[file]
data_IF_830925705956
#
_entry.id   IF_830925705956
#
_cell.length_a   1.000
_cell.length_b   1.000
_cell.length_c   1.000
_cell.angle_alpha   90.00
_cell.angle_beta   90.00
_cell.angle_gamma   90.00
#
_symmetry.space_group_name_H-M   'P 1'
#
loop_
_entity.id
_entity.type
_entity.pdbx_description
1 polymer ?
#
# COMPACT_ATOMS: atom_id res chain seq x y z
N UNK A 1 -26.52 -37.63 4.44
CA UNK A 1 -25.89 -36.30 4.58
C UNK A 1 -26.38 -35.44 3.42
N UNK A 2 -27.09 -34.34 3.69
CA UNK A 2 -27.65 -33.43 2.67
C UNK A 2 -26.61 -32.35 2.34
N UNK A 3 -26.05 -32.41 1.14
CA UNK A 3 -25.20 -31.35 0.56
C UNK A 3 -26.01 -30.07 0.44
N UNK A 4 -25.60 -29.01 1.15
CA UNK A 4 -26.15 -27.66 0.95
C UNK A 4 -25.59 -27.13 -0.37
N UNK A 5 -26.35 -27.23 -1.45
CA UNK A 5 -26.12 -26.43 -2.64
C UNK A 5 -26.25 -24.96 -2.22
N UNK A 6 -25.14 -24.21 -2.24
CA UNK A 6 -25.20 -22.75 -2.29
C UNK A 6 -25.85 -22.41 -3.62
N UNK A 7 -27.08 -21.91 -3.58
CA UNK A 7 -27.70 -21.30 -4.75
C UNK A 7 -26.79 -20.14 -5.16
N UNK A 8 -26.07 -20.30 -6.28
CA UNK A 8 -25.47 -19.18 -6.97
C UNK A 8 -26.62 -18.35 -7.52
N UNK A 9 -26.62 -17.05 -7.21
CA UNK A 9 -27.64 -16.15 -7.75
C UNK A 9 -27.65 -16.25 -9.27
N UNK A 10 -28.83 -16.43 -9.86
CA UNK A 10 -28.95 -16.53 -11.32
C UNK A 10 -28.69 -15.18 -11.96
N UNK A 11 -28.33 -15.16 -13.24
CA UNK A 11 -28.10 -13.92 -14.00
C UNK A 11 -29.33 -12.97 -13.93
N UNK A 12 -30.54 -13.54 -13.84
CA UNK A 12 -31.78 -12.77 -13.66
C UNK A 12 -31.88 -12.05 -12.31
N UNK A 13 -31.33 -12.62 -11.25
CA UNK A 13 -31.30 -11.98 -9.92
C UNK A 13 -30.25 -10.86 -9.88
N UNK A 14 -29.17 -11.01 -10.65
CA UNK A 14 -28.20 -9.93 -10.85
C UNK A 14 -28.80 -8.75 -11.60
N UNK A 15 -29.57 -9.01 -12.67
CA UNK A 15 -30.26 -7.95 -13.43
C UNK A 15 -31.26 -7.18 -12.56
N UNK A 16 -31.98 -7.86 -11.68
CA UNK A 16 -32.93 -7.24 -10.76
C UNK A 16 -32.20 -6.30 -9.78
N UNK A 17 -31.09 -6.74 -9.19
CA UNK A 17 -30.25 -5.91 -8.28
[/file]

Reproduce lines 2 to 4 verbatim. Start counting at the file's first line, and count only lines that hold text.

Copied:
#
_entry.id   IF_830925705956
#